It's an extreme brand of Islam that preaches hatred of Christians and Jews. As CBN News discovered recently, Salafism is growing in Western Europe's most populous country.
After years of keeping a low public profile, Algerian Salafists followers of an ultra-conservative brand of Islam are becoming bolder, laying down a challenge to state that is firmly secular and fighting a lingering Islamist insurgency.
The Salafist Movement
In June, 1,000 police fanned out across Germany. They targeted the homes, schools and mosques of Salafi Muslims.
Salafis model themselves after Islam's prophet, Mohammed, and his followers, and strictly follow Islamic shariah law.
Their ideology encourages violent jihad and is shared by al-Qaida and many other Islamic terror groups. It's now taking hold among a small but growing number of Germany's 4.3 million Muslims.
Feyder follows Germany's Salafi scene closely.
"The Salafi movement in Germany is creating an environment for violence and radicalization," he told CBN News. "Not every Salafist is a terrorist, but every terrorist is a Salafist."
That includes the gunman who murdered two U.S. soldiers and injured two more in an attack in Frankfurt last year, not to mention dozens of other German Muslims that have been arrested on terrorism charges since 9/11.
Still more have left Germany to wage jihad abroad.
"We can see is that a lot of jihadis with Salafist backgrounds are going to Afghanistan and to training camps, to Pakistan into training camps," Feyder said.
"And what we can see as well is that a lot of jihadis are passing through the Horn of Africa," he continued. "And they're going to fight in Somalia, going to fight in Yemen, going to fight in Kenya."
A 'Peaceful' Salafi?
Sheikh Abu Adam runs the Darul Quran Mosque in Munich. He dislikes the term Salafi and said he's simply a Muslim.
German authorities believe he's much more than that. They've visited his mosque to investigate.
In an exclusive interview in his Munich apartment, the sheikh showed CBN News government documents that he said identify him as a radical Salafi and anti-Semite. He denies the charges and said he's worked with the German government to fight extremism.
"Why are they saying that about your mosque?" CBN News asked Adam. "Why would the Bavarian government say that?"
"I don't know," he replied. "Myself? I don't know. All of my students, all—I don't have any exception—they are fighting against terrorism and they are very integrated in the society. All of them are very kind, loving people. They laugh. They communicate with all people."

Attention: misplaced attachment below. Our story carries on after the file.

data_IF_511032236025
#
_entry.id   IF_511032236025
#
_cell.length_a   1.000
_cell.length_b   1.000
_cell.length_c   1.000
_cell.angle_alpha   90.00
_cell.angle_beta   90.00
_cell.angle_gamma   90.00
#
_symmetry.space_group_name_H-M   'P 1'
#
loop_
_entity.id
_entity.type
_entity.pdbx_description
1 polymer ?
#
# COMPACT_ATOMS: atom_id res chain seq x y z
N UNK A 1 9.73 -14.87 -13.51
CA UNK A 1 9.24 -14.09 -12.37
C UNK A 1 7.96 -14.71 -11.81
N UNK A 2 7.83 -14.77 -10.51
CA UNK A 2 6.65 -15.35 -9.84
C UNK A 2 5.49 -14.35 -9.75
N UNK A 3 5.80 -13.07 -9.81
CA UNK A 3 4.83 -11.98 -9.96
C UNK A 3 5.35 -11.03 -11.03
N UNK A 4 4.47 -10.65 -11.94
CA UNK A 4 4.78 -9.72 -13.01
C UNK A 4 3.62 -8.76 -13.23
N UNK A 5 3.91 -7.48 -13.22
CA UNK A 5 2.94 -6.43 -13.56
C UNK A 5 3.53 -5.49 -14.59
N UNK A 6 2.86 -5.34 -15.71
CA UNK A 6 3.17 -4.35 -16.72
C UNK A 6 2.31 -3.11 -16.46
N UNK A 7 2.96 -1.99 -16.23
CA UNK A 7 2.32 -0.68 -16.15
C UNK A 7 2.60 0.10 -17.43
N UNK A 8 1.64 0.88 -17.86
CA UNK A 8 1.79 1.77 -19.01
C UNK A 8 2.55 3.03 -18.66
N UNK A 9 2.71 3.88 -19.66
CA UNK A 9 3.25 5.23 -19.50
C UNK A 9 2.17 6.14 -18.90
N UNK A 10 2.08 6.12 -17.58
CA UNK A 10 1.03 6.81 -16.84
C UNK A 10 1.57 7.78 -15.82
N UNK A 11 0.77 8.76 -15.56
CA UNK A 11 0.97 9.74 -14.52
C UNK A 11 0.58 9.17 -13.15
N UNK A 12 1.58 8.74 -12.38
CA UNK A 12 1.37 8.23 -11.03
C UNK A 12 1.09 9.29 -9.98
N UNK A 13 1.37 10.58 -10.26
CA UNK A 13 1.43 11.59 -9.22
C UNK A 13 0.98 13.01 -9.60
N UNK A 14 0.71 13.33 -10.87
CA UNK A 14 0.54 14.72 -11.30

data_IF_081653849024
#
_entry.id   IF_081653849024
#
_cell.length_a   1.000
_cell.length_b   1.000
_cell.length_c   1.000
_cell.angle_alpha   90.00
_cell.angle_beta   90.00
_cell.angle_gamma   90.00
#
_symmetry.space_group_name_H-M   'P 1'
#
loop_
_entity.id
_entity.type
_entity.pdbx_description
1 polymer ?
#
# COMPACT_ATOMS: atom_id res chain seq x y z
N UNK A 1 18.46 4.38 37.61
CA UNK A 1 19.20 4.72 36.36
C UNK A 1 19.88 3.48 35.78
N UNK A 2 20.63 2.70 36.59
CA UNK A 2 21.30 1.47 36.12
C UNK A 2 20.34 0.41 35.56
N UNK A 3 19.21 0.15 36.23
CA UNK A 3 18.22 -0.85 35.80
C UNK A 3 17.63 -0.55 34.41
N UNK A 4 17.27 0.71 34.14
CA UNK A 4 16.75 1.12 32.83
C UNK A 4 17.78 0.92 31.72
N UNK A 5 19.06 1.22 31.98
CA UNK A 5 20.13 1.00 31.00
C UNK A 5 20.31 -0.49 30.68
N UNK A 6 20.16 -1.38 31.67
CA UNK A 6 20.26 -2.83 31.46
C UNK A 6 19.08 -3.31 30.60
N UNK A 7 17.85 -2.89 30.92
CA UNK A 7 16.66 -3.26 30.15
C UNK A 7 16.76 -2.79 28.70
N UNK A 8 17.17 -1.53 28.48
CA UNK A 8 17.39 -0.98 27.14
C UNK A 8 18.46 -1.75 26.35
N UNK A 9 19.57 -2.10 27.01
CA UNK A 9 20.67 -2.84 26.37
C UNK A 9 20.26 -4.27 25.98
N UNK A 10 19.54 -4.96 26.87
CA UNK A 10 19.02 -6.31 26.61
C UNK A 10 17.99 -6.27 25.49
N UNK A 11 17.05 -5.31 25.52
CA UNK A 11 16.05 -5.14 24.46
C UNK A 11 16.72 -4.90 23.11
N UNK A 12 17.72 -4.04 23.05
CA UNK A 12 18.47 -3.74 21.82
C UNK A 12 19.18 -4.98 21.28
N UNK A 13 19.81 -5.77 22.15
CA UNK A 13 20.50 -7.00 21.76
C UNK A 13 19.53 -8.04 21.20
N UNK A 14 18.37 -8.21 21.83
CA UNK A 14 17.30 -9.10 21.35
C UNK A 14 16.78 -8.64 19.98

The Egyptian native said he travels to Pakistan and other hotspots to preach against terrorism and debate jihadists.
He's been targeted with death threats and his bodyguards were present for our interview.
"I try to convince them to leave jihad, to leave radicalism, to leave bomb attacks," he told CBN News.
Although the sheikh, his 10 children and three wives receive welfare benefits, he told CBN News he wants to leave Bavaria.
"So you no longer have any communication with the German government?" CBN News asked.
"I'm sacrificing myself and my family and my scholars because of you and then you write that I am radicalized? I'm fighting against the terrorists," Adam replied.
Anti-Violence Except at Home?
Yet the sheikh has engaged in violence of his own.
In 2010, he made international headlines when he was accused of brutally beating one of his wives, breaking her nose and shoulder.
He reportedly yelled Quranic verses during the attack and refused to let police enter the apartment. The wife would not press charges.
Also last year, a German television crew filmed Adam presiding over shariah courts in his mosque that operate outside of German law.
"The Salafi people, they tell the truth," counter-jihad activist Michael Sturzenberger said. "They say, 'We want to have shariah law in Germany, we want to have a caliphate.'"
Sturzenberger hopes to rally Germans against this movement. He called a recent drive by a Salafi imam to place a Quran in every German home a much-needed wakeup call.
"They want to spread this message all over Germany, and they printed 300,000, and they gave it for nothing," Sturzeberger told CBN News.
"They gave it in every city in Germany to the people, the message of Allah, and they want to Islamize Germany," he said.
Authorities also fear the growing Salafi presence will not only make Germany an even more attractive al-Qaida target, but an exporter of terror as well.